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Alzheimer’s disease is a condition that causes progressive deterioration of brain functions. Symptoms include the gradual loss of memory, reason, language and the ability to care for oneself. In order to understand what Alzheimer’s disease is and is not, it is important to get some terms straight. A number of different factors can contribute to the development of “dementia”. Dementia means a loss of mental functioning. Alzheimer’s disease is only one type of dementia. It is, however, the most common cause of dementia. Dementia and Alzheimer’s disease are not the same as “senility”. Senility is really just the term used to refer to the mild slowing down of mental functioning, decreased memory and reduced concentration that happens to most of us as we get older.

The diagnosis of Alzheimer’s disease is based on:

  • a thorough medical examination
  • mental function testing
  • a thorough personal and family history
  • the exclusion of other possibilities (such as hypothyroidism, vitamin B deficiency, depression, a head injury, a brain tumor or bleeding in the brain)
  • an EEG which may show slowed brain waves
  • a CT scan which may show a reduction in size of the cerebrum
  • a brain biopsy (in some cases)

Often a definite diagnosis of Alzheimer’s is not made until after death. The cause of Alzheimer’s disease is not clear. While extensive research into Alzheimer’s disease is underway, at the present time we have no effective ways to prevent or treat the disease. The goals for caring for someone with Alzheimer’s are:

  • to help minimize and control symptoms
  • provide supportive care
  • prevent injury to the person with Alzheimer’s or others

In the early stages of the disease, people suffering from Alzheimer’s can often be cared for at home with appropriate support and monitoring. As mental functioning deteriorates, however, reasoning and memory become impaired to the point where it is not safe to leave the person unattended. In situations such as these, the day-to-day care of someone with Alzheimer’s can take a tremendous physical and emotional toll on caregivers.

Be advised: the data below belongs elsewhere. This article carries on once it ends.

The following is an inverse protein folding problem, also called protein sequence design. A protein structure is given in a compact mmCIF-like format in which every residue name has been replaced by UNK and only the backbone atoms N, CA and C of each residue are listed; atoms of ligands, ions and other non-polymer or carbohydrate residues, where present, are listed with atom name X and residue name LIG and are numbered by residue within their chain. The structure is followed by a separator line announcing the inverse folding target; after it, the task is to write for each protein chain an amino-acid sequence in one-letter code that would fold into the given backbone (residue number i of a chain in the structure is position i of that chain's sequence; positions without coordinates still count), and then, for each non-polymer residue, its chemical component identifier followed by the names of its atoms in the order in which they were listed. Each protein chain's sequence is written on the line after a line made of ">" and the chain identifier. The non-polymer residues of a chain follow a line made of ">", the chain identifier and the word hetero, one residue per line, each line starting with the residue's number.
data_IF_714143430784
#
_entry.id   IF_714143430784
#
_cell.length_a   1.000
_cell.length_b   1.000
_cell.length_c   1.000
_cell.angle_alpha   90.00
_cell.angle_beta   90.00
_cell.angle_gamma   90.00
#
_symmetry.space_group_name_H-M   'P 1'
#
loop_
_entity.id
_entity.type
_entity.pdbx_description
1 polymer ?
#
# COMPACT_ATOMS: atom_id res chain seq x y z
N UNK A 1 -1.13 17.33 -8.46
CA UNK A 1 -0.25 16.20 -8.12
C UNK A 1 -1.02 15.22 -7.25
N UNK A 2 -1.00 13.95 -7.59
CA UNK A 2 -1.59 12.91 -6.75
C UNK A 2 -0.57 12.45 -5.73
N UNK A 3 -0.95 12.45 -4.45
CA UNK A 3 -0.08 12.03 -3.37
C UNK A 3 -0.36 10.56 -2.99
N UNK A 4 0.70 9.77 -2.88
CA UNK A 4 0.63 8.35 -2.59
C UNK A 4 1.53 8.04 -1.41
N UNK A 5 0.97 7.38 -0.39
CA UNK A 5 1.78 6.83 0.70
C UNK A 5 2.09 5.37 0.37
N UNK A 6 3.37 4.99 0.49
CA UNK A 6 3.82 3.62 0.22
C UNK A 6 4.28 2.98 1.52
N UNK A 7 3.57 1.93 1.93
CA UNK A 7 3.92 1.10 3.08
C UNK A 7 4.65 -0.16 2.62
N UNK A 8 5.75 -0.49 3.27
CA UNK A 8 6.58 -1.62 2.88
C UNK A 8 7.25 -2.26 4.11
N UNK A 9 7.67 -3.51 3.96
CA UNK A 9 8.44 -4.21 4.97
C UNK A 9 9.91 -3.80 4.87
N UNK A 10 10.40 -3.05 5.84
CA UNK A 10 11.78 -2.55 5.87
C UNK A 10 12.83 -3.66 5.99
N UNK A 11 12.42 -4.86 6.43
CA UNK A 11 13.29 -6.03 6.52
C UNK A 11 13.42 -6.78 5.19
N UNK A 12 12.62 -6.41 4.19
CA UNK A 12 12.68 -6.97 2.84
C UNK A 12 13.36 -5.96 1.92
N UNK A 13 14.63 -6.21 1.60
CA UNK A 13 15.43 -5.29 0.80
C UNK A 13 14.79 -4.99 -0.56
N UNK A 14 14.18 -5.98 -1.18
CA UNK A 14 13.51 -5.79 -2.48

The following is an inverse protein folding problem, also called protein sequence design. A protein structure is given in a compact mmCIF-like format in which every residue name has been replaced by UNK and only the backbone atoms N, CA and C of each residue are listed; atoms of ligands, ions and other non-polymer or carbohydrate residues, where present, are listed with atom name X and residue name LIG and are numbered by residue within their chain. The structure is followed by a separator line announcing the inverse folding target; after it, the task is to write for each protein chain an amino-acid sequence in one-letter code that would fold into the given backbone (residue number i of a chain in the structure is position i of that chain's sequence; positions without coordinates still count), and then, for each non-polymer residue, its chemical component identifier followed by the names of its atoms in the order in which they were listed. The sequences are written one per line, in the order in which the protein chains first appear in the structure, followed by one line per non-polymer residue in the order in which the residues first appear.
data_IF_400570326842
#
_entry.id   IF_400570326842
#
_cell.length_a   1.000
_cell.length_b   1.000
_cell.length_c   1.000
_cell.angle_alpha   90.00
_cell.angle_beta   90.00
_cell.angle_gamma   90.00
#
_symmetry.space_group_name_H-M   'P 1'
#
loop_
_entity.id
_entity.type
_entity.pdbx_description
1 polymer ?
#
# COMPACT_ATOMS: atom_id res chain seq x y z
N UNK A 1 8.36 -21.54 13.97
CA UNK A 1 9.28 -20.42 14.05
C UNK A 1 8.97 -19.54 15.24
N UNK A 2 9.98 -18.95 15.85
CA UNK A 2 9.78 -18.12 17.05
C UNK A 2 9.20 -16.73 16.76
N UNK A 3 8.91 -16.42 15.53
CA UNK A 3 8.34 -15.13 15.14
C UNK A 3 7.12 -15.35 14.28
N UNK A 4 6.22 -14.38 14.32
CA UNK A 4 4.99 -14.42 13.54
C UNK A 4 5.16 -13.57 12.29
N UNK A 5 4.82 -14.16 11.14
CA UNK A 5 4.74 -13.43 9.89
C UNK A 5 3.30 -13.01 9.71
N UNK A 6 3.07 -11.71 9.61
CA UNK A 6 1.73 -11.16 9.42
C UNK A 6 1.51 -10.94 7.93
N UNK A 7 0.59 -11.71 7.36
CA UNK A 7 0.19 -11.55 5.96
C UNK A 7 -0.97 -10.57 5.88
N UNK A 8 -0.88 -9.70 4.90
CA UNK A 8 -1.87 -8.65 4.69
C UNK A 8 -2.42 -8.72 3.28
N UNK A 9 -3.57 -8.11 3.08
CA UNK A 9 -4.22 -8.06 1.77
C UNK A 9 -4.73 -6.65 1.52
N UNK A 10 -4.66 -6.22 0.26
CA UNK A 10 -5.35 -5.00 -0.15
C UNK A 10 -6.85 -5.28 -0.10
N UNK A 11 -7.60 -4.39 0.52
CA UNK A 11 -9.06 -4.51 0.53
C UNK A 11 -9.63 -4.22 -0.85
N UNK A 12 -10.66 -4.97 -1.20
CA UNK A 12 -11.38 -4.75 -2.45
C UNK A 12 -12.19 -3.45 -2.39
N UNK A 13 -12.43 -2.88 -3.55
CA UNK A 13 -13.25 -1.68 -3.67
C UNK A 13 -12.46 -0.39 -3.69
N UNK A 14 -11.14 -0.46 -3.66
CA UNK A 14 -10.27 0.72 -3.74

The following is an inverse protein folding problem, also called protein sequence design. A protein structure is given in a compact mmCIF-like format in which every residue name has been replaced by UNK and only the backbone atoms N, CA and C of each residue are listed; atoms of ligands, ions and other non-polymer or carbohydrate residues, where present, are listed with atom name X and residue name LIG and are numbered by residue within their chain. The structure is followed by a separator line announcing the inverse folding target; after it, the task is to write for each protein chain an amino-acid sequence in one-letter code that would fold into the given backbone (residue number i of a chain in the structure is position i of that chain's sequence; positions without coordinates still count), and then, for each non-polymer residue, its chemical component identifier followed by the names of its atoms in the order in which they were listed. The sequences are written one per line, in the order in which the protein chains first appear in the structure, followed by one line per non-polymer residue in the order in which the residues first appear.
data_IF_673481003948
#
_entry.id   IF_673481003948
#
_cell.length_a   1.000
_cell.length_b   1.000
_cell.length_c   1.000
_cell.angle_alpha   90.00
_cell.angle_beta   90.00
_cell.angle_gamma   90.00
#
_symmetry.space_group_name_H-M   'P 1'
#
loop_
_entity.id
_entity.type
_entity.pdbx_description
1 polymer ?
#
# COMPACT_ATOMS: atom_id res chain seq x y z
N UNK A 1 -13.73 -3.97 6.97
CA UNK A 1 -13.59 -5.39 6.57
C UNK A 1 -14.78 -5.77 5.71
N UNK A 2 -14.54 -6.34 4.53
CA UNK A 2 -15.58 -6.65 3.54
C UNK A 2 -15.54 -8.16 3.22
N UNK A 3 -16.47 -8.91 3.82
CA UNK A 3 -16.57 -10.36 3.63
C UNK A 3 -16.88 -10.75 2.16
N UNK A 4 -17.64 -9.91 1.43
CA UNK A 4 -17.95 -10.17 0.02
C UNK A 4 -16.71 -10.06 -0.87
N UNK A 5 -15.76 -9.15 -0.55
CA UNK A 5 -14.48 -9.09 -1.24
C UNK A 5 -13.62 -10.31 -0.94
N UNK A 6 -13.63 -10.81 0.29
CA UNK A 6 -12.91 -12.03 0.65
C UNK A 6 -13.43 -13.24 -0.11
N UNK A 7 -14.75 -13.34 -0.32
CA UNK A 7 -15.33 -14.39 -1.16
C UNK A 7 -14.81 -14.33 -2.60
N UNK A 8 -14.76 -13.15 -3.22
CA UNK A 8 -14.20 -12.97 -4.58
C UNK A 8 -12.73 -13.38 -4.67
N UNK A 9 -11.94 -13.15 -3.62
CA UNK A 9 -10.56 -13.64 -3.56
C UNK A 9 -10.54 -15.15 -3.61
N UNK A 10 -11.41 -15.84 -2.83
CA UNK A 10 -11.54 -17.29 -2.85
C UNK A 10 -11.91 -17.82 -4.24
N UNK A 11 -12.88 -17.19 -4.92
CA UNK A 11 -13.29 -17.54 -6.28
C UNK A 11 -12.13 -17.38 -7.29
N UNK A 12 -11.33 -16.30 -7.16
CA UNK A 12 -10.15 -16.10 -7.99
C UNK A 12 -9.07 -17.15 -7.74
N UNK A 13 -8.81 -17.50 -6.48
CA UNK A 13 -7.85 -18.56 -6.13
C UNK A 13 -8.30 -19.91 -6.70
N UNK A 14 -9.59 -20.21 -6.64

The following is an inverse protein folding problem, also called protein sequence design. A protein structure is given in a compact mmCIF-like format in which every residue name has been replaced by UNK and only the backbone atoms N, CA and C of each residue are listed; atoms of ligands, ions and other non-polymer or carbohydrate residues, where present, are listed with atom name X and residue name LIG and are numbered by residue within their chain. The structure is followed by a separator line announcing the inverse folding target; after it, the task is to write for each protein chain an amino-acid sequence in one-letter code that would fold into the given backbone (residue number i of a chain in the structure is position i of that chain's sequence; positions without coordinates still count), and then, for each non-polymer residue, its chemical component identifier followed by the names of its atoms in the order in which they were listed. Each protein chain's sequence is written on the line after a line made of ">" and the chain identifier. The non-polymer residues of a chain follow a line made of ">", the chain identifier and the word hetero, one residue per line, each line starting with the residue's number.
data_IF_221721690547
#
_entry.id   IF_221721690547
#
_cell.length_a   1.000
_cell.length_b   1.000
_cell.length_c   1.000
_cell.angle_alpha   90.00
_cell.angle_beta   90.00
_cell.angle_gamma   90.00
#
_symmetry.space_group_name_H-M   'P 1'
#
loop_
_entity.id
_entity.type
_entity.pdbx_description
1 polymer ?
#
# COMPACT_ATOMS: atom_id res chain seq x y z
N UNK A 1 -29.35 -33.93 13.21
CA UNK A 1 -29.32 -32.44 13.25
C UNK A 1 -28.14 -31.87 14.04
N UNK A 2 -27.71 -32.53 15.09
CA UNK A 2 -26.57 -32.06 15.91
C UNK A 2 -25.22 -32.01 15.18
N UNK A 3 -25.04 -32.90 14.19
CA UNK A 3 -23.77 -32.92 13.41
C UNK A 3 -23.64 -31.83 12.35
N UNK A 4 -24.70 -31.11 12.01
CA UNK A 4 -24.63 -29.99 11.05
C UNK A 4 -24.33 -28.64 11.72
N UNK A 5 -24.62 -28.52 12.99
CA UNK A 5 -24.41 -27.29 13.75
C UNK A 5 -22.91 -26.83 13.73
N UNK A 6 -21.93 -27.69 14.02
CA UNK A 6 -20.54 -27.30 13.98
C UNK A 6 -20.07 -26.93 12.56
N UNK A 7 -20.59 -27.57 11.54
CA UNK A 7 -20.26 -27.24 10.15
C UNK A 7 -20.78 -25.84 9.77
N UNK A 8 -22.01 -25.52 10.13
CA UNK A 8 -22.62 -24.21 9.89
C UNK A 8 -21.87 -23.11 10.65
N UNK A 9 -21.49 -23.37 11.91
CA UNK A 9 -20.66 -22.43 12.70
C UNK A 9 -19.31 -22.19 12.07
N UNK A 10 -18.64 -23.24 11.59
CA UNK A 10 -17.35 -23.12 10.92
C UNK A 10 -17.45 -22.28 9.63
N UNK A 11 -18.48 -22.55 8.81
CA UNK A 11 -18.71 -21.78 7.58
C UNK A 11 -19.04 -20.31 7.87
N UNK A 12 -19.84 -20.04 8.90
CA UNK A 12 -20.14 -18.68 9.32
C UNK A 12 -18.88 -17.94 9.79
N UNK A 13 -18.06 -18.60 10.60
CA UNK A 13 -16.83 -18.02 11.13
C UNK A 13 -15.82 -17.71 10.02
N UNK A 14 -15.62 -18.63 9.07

The following suggestions may prove helpful to you in the care of a loved one with Alzheimer’s disease:

  • When a loved one is diagnosed with Alzheimer’s, families typically feel helpless and confused. It is often helpful to gather as much information as possible about Alzheimer’s disease and the care of someone who has Alzheimer’s disease. Talk with the health care professionals involved in the care of your loved one, social workers and community agencies to investigate all of your options.
  • Encourage the person to do as much as possible for as long as possible. Eventually, this may include even the basic things like dressing, eating, bathing and using the bathroom.
  • Develop a daily routine for the person and stick to this routine as much as possible. This tends to reduce periods of confusion and agitation. Try to prepare the person ahead of time if new elements are being added into the routine (e.g. a trip to the doctor’s office or an unfamiliar person coming to visit).
  • Be prepared to “go with the flow” – a person with Alzheimer’s can change from day-to-day, hour-to-hour, minute-to-minute. There will be “good days” and “bad days”. They may be clear headed and cheerful in the morning, but confused, agitated and hostile by lunch time – as a caregiver, this can make planning for things very difficult.
  • Take steps to ensure that you have someone else who can provide care in case you need to attend to some of your needs, but the person with Alzheimer’s requires a great deal of attention. DO NOT just keep putting your needs on hold. Rotate caregiving among several family members, or speak to community service agencies about other options for caregivers. Don’t expect to be perfect. Forgive yourself for being human. Take some time off! – look into options for respite care (care for your loved one while you take a break).

Contact the health region for more information and support.